Tonight, Syfy launches the new season of Channel Zero, its low-budget knockoff of American Horror Story. Like other outsourced copies, the Canadian-produced series tends toward lower quality and a more workmanlike, no-frills approach to its product. I have been critical of the anthology series’ past efforts, all of which I have found to be aesthetically displeasing, occasionally wooden, and rather thinly sketched. However, I will offer praise for the remarkable renovation that the series has undertaken for its new six-episode edition, “The Dream Door,” which premieres this evening and will run a new episode each night until Halloween.
A couple of years ago, W. Scott Poole wrote a book about H. P. Lovecraft that I did not like, and a few years before that, he wrote a book about monsters in America that I also did not like (Part 1 and Part 2). Having read much of his work, it is clear that he and I have very different views on the origins and development of the horror genre. This week Poole releases a new book, Wasteland: The Great War and the Origins of Modern Horror, unread by me, about what he sees as the profound impact of World War I on the development of the horror genre. While there is no doubt that the war found its way into horror—as it did comedy, as Laurel and Hardy, the Marx Brothers, and many others attest—my visceral reaction to his claims in a recent Vice interview is that he has grossly overstated the case.
Shirley Jackson’s The Haunting of Hill House (1959) is one of the all-time classics of the horror genre, bringing the classic Gothic tale of a haunted mansion into the twentieth century and firmly locating the horror in the psychological reactions of the men and women who unwisely choose to enter its orbit. Jackson’s novel was doubly notable because it was a rare-for-its-time masterpiece by a female writer in a field that was, and largely remains, dominated by men. Its opening lines are famous:
No live organism can continue for long to exist sanely under conditions of absolute reality; even larks and katydids are supposed, by some, to dream. Hill House, not sane, stood by itself against its hills, holding darkness within; it had stood so for eighty years and might stand for eighty more…and whatever walked there, walked alone.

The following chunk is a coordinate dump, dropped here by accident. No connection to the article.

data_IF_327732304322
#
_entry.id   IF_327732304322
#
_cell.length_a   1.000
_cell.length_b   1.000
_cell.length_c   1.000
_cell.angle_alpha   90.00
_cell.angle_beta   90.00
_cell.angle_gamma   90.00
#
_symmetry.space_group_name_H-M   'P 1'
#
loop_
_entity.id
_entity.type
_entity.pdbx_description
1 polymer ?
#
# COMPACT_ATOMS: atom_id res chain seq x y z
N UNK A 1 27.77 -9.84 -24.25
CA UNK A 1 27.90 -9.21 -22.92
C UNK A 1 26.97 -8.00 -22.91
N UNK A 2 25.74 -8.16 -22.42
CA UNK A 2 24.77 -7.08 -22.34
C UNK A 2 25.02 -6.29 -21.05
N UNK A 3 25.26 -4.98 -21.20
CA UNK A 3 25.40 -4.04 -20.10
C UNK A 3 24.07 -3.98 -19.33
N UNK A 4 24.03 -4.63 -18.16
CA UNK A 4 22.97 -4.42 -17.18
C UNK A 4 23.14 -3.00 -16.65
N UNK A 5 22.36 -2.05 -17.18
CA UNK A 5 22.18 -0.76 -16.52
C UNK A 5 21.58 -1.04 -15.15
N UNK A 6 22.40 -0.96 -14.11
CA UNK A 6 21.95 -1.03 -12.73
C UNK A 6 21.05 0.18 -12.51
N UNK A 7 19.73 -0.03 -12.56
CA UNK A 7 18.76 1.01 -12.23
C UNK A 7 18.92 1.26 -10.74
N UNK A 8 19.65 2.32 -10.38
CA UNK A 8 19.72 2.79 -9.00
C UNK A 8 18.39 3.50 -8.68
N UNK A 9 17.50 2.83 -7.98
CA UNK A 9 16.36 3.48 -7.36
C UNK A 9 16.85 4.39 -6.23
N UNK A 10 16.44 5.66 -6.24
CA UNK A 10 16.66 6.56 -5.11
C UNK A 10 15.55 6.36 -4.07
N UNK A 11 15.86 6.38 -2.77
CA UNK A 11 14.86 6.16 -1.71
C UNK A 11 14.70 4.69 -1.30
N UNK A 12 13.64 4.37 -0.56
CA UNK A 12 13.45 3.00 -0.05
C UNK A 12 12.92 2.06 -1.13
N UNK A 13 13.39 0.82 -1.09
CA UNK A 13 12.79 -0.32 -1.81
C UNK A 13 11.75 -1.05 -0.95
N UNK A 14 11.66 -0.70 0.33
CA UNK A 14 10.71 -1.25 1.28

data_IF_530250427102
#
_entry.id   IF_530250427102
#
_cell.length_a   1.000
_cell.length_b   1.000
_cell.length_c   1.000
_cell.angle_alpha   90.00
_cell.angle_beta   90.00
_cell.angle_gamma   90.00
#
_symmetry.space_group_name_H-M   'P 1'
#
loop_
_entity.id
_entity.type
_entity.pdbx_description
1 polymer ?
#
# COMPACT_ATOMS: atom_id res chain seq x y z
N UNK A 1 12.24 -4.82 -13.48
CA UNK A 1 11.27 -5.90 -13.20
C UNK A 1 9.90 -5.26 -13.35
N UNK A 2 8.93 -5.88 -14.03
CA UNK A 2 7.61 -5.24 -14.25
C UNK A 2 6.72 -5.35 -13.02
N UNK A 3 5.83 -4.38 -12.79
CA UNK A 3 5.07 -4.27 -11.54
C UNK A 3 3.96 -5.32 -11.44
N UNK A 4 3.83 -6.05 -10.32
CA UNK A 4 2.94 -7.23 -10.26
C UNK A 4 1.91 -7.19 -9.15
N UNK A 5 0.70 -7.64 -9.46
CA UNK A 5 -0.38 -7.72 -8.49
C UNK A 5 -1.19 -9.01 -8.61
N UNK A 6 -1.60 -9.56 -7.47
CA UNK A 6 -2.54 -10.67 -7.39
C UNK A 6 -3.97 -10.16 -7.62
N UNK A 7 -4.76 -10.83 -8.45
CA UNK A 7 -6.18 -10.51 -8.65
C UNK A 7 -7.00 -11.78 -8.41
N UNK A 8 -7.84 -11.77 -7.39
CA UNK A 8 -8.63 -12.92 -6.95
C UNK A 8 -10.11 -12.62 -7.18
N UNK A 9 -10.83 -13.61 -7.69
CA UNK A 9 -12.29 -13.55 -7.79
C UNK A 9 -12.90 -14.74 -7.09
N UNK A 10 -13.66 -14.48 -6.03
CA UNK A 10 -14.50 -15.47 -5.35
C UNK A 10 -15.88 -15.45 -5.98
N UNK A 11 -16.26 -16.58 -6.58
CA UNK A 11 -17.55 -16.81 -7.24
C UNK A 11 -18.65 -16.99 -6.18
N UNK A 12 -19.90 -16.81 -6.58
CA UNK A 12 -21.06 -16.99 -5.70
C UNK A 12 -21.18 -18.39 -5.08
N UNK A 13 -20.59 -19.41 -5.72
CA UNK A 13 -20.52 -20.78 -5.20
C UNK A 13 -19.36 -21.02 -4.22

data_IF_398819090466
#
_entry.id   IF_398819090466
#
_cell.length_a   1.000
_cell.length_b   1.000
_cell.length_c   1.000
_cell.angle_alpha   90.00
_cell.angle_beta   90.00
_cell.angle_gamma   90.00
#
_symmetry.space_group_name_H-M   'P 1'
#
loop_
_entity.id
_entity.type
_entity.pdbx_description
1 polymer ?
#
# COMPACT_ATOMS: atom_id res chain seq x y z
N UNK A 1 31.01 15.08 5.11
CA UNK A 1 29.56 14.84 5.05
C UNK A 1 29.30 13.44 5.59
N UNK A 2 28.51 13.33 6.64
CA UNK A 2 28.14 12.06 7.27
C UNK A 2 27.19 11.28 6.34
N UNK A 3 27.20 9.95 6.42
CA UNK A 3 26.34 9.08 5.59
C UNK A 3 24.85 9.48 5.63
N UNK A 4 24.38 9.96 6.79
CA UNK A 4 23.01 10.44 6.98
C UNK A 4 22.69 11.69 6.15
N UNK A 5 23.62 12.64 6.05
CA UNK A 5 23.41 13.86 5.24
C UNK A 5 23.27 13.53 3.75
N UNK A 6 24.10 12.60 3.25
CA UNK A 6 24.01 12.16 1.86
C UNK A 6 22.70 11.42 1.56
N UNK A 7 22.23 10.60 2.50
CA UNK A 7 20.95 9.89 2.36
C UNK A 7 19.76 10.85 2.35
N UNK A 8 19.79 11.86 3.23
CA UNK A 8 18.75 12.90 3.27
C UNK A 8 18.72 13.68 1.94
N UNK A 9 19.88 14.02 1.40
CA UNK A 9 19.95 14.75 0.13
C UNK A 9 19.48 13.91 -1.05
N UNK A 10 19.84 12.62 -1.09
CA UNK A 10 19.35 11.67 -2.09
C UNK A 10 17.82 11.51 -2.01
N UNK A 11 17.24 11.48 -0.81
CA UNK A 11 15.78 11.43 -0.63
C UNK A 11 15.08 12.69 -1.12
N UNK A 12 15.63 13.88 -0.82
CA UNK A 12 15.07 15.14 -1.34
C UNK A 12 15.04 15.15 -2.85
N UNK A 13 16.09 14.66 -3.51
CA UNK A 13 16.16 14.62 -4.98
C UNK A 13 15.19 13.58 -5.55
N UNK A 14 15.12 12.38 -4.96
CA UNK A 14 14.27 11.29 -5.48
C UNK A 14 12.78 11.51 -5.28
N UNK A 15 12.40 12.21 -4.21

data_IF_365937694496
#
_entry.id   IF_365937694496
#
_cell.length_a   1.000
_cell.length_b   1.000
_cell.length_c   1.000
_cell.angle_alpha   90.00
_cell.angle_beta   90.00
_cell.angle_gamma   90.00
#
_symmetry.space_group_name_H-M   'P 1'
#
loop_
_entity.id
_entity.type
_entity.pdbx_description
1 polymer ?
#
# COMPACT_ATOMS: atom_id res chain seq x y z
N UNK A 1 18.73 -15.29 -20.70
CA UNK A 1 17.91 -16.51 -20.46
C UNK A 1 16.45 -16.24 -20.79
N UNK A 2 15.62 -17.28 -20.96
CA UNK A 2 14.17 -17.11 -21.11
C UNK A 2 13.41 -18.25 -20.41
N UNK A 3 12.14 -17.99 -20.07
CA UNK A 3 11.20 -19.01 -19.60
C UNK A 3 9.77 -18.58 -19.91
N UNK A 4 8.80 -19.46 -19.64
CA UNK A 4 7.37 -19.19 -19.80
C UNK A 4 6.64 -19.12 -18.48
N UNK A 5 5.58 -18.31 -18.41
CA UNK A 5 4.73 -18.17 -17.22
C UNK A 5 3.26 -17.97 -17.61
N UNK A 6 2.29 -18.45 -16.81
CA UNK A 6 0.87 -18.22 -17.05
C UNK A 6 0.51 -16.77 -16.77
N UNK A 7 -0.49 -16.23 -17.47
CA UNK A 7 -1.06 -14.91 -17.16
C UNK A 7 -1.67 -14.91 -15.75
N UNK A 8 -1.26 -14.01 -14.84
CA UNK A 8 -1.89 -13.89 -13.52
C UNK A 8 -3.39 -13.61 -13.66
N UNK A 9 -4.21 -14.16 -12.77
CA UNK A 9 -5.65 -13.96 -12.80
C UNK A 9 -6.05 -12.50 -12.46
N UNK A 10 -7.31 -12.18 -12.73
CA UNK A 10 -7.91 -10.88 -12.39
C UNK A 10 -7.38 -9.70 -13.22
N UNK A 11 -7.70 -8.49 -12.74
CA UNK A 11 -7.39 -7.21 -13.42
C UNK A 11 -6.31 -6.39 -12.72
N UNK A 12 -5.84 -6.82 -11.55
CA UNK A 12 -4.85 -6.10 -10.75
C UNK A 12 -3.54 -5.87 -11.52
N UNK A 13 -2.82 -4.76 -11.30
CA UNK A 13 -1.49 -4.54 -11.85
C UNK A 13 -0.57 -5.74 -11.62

This week Scottish television personality and sometime Ancient Aliens talking head Ashley Cowie attempted to explore the origins of vampires for Ancient Origins. It did not go particularly well, not least because Cowie frames his discussion around Bram Stoker’s 1897 novel Dracula without, apparently, having read the book and without understanding much about its origins. Probably everything you need to know can be summed up in the fact that he traces vampires in popular entertainment to Stoker and then focuses exclusively on movie and TV vampires, despite the fact that Stoker drew on decades of Gothic vampire fiction (Le Fanu’s “Carmilla” and Polidori’s “The Vampyre” most prominently), and vampire entertainments go back in European folklore at least to the stories told for titillation and sensation about the great vampire outbreak of the late 1600s and early 1700s.
Fortean Author Claims "Picnic at Hanging Rock" Was Based on a Psychic Vision of Its Own Manuscript's Editing Process
I wasn’t planning to write an original blog post today, but in the Daily Grail news feed I came across a bizarre claim in an article about the classic Australian movie Picnic at Hanging Rock (1975) that is worth discussing. The film, for those who haven’t seen either it or the recent Australian TV adaptation released in the U.S. by Amazon Prime, revolves around the mysterious disappearance of a number of school girls in the early 1900s while out on a school trip to a rock formation in the woods. Because of the spare, poetic, but plausible depiction of the events in the film, which focus on the guilt and sadness of the survivors, many people wrongly believe that the completely fictional story was based on a real-life event.
I'm an author and editor who has published on a range of topics, including archaeology, science, and horror fiction. There's more about me in the About Jason tab.